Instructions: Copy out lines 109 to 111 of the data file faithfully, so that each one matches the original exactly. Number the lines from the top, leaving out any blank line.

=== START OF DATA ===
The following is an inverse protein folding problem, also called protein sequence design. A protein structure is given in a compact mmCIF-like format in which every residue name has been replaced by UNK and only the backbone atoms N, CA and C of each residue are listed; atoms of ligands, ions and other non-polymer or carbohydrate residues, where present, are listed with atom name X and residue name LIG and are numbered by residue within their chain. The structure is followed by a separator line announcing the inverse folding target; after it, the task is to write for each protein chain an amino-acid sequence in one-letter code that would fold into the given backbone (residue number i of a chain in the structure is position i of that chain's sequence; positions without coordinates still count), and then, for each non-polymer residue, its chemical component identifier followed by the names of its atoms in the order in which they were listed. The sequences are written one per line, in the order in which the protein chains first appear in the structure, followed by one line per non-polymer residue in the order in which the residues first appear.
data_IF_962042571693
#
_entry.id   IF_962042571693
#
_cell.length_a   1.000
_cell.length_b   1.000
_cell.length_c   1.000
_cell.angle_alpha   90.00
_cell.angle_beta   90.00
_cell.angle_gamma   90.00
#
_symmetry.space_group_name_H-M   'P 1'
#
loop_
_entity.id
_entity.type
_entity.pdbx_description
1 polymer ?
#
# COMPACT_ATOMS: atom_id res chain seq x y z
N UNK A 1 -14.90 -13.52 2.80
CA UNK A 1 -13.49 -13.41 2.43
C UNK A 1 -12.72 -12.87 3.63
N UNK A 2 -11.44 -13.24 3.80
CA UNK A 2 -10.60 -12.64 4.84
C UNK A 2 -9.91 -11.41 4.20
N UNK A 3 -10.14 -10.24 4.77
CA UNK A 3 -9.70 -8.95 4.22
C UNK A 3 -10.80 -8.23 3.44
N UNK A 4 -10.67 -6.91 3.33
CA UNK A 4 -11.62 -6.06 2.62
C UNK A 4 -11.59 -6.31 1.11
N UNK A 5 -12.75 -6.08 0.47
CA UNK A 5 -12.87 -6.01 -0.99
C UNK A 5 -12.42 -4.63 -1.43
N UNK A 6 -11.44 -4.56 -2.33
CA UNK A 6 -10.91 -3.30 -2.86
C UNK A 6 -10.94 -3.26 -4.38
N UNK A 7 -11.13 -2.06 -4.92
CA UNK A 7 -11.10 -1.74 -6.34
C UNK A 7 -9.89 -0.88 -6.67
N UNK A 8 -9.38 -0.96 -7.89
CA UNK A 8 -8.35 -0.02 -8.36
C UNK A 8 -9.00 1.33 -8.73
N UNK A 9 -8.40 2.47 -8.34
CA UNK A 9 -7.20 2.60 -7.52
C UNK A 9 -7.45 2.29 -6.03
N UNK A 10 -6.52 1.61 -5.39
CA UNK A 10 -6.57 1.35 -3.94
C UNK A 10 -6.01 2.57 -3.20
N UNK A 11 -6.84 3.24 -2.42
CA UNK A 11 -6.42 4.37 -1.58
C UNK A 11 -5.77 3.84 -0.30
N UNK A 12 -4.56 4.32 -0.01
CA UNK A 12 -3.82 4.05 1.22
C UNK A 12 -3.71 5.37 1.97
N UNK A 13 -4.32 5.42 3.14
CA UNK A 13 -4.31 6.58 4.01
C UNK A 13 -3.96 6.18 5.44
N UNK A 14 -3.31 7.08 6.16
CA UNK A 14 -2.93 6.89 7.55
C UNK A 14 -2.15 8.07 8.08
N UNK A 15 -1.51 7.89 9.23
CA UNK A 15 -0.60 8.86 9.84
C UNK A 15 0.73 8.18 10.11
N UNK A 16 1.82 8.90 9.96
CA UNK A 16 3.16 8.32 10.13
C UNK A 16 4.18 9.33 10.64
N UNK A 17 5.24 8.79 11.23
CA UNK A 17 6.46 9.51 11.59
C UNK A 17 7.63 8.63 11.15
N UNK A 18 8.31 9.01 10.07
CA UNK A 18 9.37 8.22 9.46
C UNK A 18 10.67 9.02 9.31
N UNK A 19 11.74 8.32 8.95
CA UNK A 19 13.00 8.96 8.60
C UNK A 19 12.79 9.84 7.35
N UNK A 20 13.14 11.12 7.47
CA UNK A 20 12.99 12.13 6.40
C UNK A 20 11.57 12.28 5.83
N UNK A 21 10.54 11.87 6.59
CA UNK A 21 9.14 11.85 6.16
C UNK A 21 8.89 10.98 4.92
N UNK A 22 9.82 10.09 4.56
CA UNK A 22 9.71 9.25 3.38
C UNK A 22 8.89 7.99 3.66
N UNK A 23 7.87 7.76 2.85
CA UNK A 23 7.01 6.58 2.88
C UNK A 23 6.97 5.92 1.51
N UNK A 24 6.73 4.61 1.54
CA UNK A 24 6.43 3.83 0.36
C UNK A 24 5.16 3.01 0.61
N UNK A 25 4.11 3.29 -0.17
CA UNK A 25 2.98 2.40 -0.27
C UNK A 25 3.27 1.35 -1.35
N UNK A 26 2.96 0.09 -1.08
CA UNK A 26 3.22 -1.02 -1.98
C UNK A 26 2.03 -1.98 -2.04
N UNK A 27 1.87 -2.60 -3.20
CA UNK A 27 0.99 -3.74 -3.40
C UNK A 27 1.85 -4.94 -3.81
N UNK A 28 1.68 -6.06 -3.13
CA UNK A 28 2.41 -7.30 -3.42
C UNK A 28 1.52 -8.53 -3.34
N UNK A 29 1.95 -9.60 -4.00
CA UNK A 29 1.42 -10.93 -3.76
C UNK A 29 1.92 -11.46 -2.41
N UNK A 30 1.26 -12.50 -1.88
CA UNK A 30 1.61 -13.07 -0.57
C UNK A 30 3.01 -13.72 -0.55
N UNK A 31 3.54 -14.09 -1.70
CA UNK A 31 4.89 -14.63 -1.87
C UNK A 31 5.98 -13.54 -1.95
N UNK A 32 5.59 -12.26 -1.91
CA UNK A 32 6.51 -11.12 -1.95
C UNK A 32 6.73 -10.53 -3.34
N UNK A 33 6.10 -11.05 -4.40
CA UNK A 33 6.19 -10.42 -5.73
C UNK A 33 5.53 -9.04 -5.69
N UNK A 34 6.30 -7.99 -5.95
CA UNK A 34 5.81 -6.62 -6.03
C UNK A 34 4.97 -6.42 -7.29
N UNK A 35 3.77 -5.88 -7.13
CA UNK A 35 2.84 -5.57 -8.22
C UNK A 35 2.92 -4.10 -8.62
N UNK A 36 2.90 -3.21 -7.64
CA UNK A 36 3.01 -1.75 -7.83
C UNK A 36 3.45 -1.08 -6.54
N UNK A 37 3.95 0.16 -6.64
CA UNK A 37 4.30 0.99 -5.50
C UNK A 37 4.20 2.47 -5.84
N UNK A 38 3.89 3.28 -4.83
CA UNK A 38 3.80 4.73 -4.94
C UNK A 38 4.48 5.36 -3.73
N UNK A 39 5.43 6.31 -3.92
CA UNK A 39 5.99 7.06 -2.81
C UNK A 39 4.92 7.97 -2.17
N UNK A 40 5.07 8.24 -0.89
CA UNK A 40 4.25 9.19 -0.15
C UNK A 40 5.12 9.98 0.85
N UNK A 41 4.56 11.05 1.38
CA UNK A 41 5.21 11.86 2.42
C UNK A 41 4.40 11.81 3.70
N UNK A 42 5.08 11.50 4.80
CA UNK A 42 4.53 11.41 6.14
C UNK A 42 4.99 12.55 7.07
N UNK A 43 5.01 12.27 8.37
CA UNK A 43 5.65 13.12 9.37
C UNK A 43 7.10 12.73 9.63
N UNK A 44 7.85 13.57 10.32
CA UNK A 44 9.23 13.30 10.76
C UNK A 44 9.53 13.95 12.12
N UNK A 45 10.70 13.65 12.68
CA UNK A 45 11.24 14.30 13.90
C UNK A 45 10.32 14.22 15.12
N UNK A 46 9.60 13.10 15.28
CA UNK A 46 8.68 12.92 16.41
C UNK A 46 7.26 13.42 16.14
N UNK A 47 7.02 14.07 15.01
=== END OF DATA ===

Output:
N UNK A 30 1.26 -12.50 -1.88
CA UNK A 30 1.61 -13.07 -0.57
C UNK A 30 3.01 -13.72 -0.55